Chocolate Crème Anglaise

Chocolate Crème Anglaise

My dad loved custard and so do I. He used to make it for an simple dessert for my brother and I, so it makes me a miss him when I make it for my own kids. I’ll take custard in any form it wants to come, but the crème de la crème of custard is crème anglaise. It’s luxurious and can be served hot or cold, over pie, with sweet cookies, or cake. If there’s any leftover, make sure you serve yourself a cheeky bowl for breakfast. 


Crème anglaise wants your full attention and love. It doesn’t take long to make, so don’t get distracted. Instead, relax and enjoy the meditative continual stirring of the custard until it’s silky. What you’re looking for is what the French call nappè: when the custard coats a wooden spoon, and if a line remains when you run your finger over the back of it, it's ready. Adding cornstarch helps protect the egg yolk from overcooking and thickens the custard.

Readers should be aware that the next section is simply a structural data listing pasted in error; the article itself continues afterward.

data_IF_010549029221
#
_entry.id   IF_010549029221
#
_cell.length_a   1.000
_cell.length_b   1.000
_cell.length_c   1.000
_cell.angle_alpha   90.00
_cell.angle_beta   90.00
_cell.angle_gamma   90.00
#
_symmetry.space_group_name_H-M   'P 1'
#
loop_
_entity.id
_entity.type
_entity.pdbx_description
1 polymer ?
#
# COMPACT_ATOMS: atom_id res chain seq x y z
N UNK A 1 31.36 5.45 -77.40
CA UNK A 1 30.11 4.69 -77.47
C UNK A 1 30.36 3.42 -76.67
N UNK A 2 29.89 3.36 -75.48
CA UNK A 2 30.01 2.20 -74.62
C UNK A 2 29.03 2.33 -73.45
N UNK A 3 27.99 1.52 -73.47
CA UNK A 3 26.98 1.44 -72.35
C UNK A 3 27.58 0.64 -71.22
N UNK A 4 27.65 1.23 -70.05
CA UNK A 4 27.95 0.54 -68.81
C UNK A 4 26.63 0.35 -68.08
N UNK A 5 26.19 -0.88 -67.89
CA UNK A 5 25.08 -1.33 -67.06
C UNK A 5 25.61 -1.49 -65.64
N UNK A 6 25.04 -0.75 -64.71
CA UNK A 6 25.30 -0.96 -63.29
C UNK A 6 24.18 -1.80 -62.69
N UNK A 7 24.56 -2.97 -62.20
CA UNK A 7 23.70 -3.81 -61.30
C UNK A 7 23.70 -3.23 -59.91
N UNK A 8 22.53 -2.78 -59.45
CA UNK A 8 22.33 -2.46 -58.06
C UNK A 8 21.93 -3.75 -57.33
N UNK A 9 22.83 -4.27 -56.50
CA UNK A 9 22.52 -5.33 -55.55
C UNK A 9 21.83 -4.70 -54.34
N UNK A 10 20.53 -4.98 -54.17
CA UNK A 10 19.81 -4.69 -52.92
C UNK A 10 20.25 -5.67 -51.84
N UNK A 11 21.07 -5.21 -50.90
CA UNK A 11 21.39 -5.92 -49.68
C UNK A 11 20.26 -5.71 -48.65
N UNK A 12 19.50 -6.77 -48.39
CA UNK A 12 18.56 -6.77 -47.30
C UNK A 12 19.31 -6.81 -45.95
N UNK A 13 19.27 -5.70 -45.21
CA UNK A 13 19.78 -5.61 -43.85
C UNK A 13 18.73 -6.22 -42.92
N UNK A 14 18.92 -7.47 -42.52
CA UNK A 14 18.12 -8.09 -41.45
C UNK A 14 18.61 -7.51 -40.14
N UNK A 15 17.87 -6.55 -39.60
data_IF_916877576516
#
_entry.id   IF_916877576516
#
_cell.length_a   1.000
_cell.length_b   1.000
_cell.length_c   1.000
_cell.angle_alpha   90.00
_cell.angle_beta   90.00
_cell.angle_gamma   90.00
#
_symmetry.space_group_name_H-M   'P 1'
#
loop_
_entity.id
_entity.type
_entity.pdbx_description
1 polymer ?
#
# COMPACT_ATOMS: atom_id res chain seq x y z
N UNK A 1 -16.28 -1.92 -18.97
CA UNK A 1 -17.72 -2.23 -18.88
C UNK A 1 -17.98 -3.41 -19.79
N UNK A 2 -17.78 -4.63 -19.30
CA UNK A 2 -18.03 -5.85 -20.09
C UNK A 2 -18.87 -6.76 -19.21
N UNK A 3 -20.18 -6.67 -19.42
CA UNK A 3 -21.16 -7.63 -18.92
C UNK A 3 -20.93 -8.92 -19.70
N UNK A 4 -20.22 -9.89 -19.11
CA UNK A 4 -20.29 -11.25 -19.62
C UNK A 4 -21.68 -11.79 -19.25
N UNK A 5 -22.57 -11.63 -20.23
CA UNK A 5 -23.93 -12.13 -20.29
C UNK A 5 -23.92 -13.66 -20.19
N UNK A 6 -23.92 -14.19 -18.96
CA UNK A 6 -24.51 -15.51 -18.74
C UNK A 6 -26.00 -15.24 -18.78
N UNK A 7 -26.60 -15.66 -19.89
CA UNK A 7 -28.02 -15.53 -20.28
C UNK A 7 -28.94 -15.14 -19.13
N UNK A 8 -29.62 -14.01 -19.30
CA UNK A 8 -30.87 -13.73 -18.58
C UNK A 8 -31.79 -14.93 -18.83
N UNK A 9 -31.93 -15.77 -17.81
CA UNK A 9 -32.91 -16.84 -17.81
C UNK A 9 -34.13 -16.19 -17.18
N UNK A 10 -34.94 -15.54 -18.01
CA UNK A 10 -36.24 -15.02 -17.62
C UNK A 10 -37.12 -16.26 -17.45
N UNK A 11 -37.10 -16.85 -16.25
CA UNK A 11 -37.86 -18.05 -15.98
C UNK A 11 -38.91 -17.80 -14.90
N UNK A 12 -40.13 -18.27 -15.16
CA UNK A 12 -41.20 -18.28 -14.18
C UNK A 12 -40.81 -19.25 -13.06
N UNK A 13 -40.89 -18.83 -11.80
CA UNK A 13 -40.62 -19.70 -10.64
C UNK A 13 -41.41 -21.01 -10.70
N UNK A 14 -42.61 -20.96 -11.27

Photographs: Hallie Burton


1 ¾ cups (420ml) whole milk

4 egg yolks

⅓ cup (65g) granulated sugar

2 teaspoons cornstarch

1 teaspoon pure vanilla extract

¼ cup (40g) semisweet chocolate chips


1—In a heavy saucepan over low heat, gently heat the milk until little bubbles start to appear around the edge of the pan; do not boil.

2—Meanwhile, in a medium bowl, whisk the egg yolks, sugar, and cornstarch for a couple of minutes, until pale in color.

3—Take the milk off the heat and slowly pour it onto the egg and sugar mixture, whisking constantly. Return all of the mixture to the saucepan. On low heat, continuously stir the custard using a wooden spoon. Slowly bring the custard’s temperature up to between 175° and 180°F. This should take approximately 8-10 minutes. When cooked, crème anglaise will look silky— not thick. Remove from the heat immediately so it doesn’t continue to cook. 

4—Add the vanilla and chocolate chips, stirring until the chocolate melts.

5—Pour the custard through a fine mesh strainer.